We've had a busy and productive year with a focus on maintaining our excellence while expanding our program. The School of Environmental and Forest Sciences and the Department of Atmospheric Sciences joined our existing six participating departments and schools in offering the Dual-Title PhD in Astrobiology. We also welcomed four new faculty members, six new students and three affiliate students into the program. Our graduates included Marcela Ewert-Sarmiento and Rika Anderson who earned Dual-Title PhDs in Oceanography and Astrobiology, and Kyle Costa (PhD Microbiology) earned a Graduate Certificate in Astrobiology. We also introduced a new course on Professional Development for Astrobiologists into our Dual-Title PhD curriculum, to better prepare our graduates for their future careers.
This year has been an exciting one for astrobiology! As Mars Science Laboratory (Curiosity) slowly rolls across the surface of the red planet, there is increasing evidence that Mars may have once been habitable. If we turn our attention farther from Earth, NASA's Kepler Space Telescope has left scientists with a treasure-trove worth of data to sift through. UW Astrobiology graduate students are working on scientific research that will help us better interpret data and understand the environmental conditions on other planets. Here is a sampling of questions our graduate students are trying to answer:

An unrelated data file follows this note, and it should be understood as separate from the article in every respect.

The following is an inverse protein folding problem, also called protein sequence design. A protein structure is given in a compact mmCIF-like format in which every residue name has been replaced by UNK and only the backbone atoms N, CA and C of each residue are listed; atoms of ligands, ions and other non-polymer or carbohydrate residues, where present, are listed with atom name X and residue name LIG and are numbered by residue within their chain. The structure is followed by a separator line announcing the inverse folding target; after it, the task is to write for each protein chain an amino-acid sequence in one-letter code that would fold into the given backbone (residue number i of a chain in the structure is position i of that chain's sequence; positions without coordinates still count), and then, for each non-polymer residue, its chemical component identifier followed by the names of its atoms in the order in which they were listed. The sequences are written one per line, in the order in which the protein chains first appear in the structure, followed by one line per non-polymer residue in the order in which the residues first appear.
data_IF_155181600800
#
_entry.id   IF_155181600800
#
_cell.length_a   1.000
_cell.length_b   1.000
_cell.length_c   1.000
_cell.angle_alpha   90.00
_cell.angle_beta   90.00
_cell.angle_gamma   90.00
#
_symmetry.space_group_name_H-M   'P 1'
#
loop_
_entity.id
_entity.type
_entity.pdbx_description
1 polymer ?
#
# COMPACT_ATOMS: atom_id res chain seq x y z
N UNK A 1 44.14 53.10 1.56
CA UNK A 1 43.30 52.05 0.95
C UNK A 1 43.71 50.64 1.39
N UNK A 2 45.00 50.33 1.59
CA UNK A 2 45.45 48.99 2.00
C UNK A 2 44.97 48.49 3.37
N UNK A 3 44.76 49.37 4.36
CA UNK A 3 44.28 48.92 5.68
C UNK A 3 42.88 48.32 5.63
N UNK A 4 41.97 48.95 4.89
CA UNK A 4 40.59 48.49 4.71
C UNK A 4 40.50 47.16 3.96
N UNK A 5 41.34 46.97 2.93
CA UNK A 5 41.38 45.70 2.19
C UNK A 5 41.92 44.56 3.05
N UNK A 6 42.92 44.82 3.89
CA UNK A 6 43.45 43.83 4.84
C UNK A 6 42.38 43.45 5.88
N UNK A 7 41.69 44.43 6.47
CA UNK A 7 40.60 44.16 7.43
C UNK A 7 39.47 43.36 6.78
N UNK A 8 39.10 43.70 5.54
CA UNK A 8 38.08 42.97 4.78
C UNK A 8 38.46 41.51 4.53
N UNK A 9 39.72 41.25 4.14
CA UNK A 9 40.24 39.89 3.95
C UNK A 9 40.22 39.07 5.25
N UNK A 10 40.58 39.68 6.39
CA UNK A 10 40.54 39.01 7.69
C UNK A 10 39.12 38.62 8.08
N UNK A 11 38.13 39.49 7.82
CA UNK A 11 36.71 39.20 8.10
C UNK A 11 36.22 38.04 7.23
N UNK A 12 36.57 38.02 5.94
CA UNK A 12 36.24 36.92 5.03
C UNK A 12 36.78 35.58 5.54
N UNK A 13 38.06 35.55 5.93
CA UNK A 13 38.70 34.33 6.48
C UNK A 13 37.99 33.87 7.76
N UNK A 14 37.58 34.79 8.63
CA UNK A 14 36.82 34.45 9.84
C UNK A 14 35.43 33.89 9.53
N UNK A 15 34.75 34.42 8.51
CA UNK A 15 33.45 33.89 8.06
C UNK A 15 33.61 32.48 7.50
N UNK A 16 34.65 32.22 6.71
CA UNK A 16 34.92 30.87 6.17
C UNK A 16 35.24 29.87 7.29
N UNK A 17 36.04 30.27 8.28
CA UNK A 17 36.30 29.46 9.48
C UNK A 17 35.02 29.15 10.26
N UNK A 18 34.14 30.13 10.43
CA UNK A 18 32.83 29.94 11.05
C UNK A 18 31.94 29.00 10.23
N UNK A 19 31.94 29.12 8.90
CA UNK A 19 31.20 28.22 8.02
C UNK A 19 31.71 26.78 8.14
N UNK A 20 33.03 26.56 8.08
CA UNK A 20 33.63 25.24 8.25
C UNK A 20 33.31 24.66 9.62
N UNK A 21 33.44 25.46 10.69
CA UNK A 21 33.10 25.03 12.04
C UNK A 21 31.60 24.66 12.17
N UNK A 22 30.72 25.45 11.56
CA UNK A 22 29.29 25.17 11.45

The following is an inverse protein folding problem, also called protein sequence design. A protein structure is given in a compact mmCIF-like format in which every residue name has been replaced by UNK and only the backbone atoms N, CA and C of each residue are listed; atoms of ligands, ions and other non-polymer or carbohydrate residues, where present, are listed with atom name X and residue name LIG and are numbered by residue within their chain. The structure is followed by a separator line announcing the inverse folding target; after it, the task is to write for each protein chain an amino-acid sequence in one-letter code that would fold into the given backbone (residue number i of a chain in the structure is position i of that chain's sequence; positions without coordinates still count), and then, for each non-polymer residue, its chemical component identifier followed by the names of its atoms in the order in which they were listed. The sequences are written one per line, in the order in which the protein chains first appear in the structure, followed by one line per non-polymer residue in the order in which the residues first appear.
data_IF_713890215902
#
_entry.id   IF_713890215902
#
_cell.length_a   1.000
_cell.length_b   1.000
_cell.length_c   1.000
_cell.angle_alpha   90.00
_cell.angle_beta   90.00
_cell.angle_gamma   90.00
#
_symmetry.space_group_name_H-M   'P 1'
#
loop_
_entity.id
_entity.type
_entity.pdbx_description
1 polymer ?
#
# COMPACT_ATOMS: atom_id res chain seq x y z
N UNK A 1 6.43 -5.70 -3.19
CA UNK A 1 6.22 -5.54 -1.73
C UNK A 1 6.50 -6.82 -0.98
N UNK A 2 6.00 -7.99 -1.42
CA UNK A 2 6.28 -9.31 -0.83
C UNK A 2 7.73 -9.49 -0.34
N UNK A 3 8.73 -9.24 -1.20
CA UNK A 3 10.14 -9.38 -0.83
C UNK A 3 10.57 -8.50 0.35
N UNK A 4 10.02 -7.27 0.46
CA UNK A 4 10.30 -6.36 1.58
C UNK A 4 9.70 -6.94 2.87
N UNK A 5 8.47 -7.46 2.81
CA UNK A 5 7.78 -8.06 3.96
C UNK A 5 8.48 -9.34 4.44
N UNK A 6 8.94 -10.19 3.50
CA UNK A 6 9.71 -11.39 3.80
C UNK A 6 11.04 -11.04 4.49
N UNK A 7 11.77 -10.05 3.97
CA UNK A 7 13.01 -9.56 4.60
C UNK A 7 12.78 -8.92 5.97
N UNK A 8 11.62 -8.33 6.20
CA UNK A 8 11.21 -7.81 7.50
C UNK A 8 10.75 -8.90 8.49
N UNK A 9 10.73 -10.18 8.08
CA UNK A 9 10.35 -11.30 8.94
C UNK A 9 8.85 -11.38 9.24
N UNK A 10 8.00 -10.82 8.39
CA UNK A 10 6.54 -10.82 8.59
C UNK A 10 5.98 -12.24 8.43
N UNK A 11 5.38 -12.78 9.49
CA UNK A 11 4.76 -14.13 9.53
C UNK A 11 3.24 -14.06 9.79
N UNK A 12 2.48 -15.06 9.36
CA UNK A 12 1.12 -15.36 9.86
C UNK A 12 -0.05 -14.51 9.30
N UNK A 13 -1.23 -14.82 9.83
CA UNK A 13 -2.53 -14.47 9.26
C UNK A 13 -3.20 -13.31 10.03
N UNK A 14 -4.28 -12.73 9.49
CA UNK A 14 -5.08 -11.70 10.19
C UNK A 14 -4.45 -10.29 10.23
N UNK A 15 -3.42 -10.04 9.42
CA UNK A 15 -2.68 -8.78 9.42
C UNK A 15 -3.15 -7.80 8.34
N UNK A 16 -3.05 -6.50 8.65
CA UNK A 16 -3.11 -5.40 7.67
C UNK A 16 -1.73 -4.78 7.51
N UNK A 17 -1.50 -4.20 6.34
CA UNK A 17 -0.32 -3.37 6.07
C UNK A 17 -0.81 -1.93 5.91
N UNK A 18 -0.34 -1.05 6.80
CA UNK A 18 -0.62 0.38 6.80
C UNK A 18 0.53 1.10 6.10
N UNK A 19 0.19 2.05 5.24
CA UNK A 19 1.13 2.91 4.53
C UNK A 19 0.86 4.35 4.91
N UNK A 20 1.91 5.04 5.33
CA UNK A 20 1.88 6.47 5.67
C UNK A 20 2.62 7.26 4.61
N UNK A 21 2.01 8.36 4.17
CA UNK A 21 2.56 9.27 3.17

A significant focus of UW Astrobiology's graduate program is to provide our students with opportunities for hands-on interdisciplinary research experiences, and in-the-field learning. Our annual workshops are multi-day educational field trips, and are a centerpiece of the interdisciplinary training in our Program.
Over the past academic year, the UW Astrobiology program has continued to grow, now boasting nearly 30 faculty members who span multiple affiliated departments, and work on a wide variety of research topics. Drew Gorman-Lewis, Assistant Professor of Earth & Space Sciences, is one of four new faculty members we have welcomed into the program in the past year.
One of the hot research topics here in the UW Astrobiology program is “Life in Extreme Environments.” By studying the tricks that life uses to survive in harsh habitats on Earth, astrobiologists can learn what conditions are truly essential for life to exist, and can better identify potentially habitable environments in the search for life beyond Earth. These hardy organisms, called extremophiles, may thrive despite limited access to energy and nutrient sources, and can often tolerate extremes in temperature, pressure, and pH that would be deadly to most other life on Earth.
In addition to our Annual Astrobiology Workshop, the UWAB Program encourages, supports, and in many cases organizes educational experiences for astrobiology students in our program and around the world. This year, our students won external funding to study astrobiology in Spain, Australia and Iceland.
Since the founding of UW Astrobiology in 1998, our graduate program has steadily grown. As of Fall 2013, we are proud to have trained nearly 30 astrobiologists! We checked in with some of our alumni recently to hear about what they've been up to.